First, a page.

Cross-cultural biodiversity surveys in eastern Arnhem Land
Macquarie, in collaboration with the remote community of Ngukurr in South East Arnhem Land, has integrated regional biodiversity data through a two-way relationship with the Atlas of Living Australia and The Nature Conservancy. Indigenous knowledge of regional biodiversity has made significant contributions to ways of knowing and managing biodiversity.
Macquarie employed more than 50 people from Ngukurr who were previously unemployed, and in 2016, with the local Aboriginal Yugul Mangi Rangers established the Yangbala Ranger group, a youth empowerment project which continues today. Fifty young people aged 18–35 were paid to work on the project while mentoring senior school children. Three young people went on to study at Macquarie, and they are the first people from the Ngukurr community to attend university in more than 30 years.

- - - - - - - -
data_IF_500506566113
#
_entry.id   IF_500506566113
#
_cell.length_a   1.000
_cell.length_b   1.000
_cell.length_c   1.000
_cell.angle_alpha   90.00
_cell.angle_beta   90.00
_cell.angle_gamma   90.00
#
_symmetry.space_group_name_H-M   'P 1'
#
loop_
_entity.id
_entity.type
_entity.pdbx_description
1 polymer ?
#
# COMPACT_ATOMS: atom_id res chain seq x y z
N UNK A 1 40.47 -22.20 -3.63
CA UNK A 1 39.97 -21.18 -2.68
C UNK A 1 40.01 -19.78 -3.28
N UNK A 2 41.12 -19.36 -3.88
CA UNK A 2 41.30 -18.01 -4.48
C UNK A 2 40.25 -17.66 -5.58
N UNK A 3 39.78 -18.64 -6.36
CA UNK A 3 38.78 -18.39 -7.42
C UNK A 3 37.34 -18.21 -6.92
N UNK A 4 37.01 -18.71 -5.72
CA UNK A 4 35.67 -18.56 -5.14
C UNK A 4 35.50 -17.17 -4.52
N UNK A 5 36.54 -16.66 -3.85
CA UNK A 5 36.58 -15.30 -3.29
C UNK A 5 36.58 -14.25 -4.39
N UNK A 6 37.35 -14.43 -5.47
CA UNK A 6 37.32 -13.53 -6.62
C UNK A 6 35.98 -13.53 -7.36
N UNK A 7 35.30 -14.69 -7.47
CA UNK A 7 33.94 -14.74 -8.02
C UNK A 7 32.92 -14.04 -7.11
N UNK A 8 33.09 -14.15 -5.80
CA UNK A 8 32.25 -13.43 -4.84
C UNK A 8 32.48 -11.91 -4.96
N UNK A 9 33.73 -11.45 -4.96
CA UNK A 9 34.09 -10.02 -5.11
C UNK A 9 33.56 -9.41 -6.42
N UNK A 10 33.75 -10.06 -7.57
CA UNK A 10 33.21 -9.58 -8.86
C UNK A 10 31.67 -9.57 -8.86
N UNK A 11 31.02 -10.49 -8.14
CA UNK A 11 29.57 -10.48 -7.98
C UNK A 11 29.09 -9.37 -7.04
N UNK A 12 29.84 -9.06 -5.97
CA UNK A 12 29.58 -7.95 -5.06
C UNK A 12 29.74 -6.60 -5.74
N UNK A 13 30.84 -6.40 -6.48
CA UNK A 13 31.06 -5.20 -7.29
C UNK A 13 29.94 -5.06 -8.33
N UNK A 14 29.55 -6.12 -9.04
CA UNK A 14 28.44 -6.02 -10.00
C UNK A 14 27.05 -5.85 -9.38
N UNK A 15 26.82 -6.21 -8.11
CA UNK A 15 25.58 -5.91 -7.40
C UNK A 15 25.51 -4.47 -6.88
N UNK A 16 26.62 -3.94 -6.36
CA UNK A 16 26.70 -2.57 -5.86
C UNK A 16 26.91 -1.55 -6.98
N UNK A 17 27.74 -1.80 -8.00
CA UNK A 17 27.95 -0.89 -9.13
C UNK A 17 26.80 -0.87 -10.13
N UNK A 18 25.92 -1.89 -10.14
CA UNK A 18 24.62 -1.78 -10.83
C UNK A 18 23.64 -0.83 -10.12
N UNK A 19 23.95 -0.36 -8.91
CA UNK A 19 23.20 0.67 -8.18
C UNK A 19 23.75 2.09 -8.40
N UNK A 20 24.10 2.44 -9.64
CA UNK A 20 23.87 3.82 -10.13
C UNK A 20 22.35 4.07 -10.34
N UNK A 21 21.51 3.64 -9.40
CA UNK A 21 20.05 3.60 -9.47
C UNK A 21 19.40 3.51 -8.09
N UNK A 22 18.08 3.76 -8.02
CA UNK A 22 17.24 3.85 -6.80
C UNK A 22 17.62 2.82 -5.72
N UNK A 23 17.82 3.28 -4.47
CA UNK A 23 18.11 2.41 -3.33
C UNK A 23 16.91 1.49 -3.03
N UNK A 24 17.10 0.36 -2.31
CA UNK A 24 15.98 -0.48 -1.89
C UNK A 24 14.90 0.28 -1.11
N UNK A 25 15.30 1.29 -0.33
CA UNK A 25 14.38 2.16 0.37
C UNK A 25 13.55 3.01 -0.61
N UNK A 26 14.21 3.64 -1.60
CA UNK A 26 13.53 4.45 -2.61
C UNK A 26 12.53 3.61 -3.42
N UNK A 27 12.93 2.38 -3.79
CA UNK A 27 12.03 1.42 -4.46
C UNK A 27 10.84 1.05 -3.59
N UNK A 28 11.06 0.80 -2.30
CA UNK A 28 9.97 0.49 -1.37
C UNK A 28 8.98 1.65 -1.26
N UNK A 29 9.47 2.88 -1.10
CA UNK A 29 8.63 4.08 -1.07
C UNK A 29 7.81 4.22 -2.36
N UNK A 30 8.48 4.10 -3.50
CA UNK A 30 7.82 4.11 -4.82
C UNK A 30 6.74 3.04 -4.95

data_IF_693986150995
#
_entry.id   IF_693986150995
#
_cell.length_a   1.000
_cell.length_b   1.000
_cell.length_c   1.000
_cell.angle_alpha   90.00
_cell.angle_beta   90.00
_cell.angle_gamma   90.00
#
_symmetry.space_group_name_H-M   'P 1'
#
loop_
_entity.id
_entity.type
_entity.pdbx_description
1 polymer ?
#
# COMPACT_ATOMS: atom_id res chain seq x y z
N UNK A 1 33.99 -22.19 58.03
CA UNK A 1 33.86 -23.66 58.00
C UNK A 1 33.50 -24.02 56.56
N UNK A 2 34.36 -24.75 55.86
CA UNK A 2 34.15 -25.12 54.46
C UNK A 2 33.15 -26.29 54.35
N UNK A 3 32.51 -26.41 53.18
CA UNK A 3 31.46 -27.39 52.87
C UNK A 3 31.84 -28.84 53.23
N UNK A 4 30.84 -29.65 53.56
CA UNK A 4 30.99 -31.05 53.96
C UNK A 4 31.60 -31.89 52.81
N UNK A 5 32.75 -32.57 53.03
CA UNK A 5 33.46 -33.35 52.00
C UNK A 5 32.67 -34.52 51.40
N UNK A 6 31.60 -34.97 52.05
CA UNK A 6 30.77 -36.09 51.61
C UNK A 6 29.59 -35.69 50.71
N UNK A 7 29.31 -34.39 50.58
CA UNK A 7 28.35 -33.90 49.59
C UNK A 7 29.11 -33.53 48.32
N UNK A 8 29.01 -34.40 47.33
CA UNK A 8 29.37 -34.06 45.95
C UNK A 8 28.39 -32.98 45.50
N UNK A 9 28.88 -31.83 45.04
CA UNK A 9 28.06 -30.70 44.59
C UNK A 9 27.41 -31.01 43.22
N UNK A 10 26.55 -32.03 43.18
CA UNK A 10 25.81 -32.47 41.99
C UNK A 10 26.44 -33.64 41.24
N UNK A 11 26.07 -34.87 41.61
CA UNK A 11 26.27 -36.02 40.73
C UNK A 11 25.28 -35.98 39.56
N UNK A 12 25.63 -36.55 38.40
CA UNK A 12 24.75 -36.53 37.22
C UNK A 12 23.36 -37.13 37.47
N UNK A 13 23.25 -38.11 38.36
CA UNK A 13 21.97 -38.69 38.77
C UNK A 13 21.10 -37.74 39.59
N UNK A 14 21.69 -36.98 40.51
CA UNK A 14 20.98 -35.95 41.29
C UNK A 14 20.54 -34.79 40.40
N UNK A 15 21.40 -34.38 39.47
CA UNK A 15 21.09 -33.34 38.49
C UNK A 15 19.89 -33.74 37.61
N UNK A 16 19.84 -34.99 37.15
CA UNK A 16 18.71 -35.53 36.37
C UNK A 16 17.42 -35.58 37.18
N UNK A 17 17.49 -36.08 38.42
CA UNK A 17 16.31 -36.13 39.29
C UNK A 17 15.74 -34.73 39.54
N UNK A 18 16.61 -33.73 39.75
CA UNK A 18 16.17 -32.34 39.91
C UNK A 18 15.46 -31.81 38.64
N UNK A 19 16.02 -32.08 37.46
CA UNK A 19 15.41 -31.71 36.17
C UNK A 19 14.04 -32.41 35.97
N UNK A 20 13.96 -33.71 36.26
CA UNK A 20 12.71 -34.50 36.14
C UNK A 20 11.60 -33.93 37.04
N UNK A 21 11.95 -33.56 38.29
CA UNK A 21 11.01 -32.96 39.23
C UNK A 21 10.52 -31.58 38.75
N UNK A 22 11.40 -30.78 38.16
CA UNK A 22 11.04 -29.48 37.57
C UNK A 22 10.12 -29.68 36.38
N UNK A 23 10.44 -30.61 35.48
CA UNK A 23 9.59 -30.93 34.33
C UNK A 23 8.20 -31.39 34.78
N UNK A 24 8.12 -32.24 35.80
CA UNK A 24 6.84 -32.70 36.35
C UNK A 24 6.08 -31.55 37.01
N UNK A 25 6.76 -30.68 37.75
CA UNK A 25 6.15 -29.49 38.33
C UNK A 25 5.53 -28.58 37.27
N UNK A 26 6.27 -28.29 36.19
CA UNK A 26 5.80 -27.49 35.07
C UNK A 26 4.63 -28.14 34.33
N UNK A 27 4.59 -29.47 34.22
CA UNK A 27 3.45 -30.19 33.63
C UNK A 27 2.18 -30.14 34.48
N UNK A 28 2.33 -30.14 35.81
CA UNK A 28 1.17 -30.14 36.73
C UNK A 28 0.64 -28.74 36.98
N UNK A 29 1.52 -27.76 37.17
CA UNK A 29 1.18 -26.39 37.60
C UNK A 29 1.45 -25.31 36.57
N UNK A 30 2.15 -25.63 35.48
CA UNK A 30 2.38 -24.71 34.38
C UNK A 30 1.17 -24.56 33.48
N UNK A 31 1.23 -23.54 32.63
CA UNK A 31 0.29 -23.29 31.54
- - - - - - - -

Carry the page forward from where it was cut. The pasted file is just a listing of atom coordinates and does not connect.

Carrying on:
2. Approach to impact